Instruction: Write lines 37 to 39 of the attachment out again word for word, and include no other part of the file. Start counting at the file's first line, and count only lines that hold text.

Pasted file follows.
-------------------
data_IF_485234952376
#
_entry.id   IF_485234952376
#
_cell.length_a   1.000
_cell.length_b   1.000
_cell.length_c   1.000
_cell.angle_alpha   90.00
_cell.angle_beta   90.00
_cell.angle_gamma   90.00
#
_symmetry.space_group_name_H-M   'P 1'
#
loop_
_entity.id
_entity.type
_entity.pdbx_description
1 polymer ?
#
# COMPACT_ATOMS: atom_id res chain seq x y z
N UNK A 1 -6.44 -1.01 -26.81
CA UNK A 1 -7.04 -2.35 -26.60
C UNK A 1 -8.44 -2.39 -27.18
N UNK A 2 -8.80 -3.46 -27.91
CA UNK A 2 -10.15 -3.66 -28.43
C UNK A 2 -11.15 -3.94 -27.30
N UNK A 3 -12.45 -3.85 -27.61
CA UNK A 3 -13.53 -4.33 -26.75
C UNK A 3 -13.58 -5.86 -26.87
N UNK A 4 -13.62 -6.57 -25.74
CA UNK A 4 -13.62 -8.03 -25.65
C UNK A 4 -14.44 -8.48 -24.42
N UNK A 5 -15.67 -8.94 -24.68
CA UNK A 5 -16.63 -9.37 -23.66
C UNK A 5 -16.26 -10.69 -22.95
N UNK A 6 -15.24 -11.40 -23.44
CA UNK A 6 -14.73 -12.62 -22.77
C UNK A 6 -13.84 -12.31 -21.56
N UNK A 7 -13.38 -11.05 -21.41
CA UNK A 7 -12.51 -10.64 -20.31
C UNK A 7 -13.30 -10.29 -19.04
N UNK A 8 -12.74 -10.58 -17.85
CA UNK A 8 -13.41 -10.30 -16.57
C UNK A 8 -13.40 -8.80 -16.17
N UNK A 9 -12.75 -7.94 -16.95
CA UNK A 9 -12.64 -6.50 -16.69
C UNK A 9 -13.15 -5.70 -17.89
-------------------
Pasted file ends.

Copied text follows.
CA UNK A 6 -14.73 -12.62 -22.77
C UNK A 6 -13.84 -12.31 -21.56
N UNK A 7 -13.38 -11.05 -21.41